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Doctors & Hospitals for Expats in the United States Of America

Submitted: August 2013

Most healthcare providers in the United States generally run along free enterprise lines, and healthcare standards are very high. Availability of doctors and high-technology equipment should not be a problem, unless you live in a remote place and you require something very specific. Waiting times are fair, though it’s always on a case-by-case basis.

When it comes to doctors and hospitals, the big issue is primarily a matter of consumer choice.

As the US attracts millions of expatriates from all over the world, it is largely possible to find healthcare professionals from your home country. However, the US is a very lucrative place for foreign doctors, as it is by far the most expensive country in the world when it comes to healthcare. There are many reasons for this, including:

  • Largely deregulated prices
  • High overhead costs
  • Little pressure on the buy side to negotiate prices down (bills are not paid out-of-pocket)
  • High risk of litigation against doctors (this raises their professional insurance premiums)

If you are not happy with the US healthcare system, you can still consider postponing treatment until after you leave the US. There are actually huge potential savings to make, even on a simple consultation with a general practitioner. If you live close to the Canadian border, you might wish to consider paying your large items of expenditure there. In any event, you must go to a US hospital if you are in an emergency situation. See Health Emergencies for Expats in the US.

A US healthcare provider may ask for your social security number. If you don’t have any, be upfront and ask them to identify you in another way. See National Health Service for Expats in the US.

Finding a general practitioner

You should look for a good general practitioner (GP) as soon as possible. A GP may refer you to a specialist or to a hospital if he believes you need it. Going directly to the hospital is likely to be a more expensive option, and you should do this only in an emergency.

Americans don’t really use the term “general practitioner”. Instead, you are more likely to hear about “primary care physicians” or “family practitioners” (FPs).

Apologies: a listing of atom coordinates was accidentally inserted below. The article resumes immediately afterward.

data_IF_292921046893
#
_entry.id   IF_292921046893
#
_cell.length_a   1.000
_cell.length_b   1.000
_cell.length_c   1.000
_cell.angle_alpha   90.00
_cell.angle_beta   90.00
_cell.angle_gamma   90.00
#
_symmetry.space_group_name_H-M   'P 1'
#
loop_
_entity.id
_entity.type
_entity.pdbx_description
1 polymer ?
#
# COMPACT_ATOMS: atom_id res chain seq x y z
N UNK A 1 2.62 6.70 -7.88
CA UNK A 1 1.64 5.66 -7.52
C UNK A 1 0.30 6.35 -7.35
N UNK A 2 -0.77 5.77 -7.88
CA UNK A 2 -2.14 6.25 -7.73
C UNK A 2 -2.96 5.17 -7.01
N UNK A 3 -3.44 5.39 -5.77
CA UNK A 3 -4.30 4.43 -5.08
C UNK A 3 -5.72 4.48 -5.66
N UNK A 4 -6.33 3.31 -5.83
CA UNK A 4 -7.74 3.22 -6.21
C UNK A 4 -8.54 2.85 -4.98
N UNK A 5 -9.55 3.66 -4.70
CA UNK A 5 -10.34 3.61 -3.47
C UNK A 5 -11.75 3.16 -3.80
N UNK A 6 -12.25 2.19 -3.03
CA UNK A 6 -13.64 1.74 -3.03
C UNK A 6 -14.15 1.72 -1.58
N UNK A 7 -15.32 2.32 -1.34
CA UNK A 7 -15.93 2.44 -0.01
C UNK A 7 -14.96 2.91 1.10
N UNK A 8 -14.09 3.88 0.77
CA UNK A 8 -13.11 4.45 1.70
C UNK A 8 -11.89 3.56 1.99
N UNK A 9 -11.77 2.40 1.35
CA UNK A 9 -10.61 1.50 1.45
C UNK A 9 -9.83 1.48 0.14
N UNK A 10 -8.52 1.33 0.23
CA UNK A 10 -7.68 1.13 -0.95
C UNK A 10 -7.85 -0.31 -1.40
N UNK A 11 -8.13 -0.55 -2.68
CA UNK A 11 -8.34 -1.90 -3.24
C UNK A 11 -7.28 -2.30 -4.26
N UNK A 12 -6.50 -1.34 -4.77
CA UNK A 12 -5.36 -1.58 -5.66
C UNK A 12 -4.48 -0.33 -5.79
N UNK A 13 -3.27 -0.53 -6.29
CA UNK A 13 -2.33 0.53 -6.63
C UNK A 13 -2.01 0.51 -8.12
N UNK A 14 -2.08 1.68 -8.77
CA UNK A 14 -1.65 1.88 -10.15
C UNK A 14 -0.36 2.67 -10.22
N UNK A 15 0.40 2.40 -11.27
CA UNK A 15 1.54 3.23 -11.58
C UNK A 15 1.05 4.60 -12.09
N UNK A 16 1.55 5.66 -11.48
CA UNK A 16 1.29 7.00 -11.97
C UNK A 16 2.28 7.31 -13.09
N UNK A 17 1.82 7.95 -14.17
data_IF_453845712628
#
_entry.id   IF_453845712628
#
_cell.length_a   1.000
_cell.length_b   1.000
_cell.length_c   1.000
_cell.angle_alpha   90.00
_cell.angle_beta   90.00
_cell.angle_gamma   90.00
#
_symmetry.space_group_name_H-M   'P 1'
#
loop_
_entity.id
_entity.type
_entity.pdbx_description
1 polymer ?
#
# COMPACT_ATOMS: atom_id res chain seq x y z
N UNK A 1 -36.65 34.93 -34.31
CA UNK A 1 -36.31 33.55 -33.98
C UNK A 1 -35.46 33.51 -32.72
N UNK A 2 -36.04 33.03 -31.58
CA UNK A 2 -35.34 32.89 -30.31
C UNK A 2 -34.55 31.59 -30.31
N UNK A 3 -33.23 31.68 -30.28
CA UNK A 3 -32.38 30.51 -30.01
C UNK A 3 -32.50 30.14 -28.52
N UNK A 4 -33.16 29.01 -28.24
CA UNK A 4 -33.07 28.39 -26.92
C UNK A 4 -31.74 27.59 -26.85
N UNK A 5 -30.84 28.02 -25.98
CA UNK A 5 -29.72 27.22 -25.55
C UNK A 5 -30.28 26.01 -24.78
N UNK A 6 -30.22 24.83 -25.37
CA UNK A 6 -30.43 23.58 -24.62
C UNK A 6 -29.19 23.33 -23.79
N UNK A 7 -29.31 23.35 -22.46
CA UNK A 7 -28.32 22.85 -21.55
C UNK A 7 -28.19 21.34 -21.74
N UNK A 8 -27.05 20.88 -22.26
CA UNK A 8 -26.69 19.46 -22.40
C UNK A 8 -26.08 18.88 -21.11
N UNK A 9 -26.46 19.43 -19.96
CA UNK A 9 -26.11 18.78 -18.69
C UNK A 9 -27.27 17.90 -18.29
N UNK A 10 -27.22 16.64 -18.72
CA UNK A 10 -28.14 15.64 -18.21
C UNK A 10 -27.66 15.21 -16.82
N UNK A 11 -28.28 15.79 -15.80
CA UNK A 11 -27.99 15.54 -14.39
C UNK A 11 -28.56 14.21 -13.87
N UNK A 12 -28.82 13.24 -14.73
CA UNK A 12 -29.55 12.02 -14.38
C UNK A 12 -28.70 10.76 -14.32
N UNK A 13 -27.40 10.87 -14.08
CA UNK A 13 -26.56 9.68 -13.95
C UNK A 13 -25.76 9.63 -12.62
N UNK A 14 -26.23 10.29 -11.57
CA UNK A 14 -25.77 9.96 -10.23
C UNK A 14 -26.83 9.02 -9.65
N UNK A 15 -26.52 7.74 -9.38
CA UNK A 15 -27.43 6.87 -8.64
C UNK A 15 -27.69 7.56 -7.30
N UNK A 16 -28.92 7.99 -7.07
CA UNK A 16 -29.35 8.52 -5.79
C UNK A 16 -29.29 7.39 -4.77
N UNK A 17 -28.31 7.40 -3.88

Don’t be blurred by the apparent large availability of healthcare services in the US. Feel free to:

  • check how many doctors and hospitals there are in your local area;
  • check their charges, opening hours, and patient feedback/satisfaction rate;
  • ask your doctor if he has an out-of-hours service See Health Emergencies for Expats in the US;
  • share your experiences with friends of yours, and be open to what they have to say.

Word of mouth can help you determine if a specific doctor or hospital is trustworthy or not. You are always better off knowing in advance who you can trust.

Don’t overdo it

US doctors (and to some extent US citizens) are reportedly tempted to over-test and over-treat. This is certainly a lucrative business, but it’s also about avoiding litigation. Not only are these practices very expensive, but they are not always clinically necessary, and they are more likely than not to create undesirable patient anxiety.

Don’t forget what you come for, and do assess carefully what you really need. When a US doctor proposes plenty of tests, or suggests that you should go ahead with something big like a caesarean or a knee replacement, think twice. Feel free to be upfront and to highlight your concerns, but don’t rule out something that you medically need either.

Public hospitals

You might have public hospitals in your local area. These hospitals are quite overstretched, and you might face long waiting lists if you are applying for outpatient treatment.

Public hospitals might be helpful if you are not insured and you can’t afford private sector healthcare costs. Public hospitals are not free and they are still quite expensive, but much less so than their private sector counterparts.

Additionally, a public hospital may not require you to pay the bill in advance.

 

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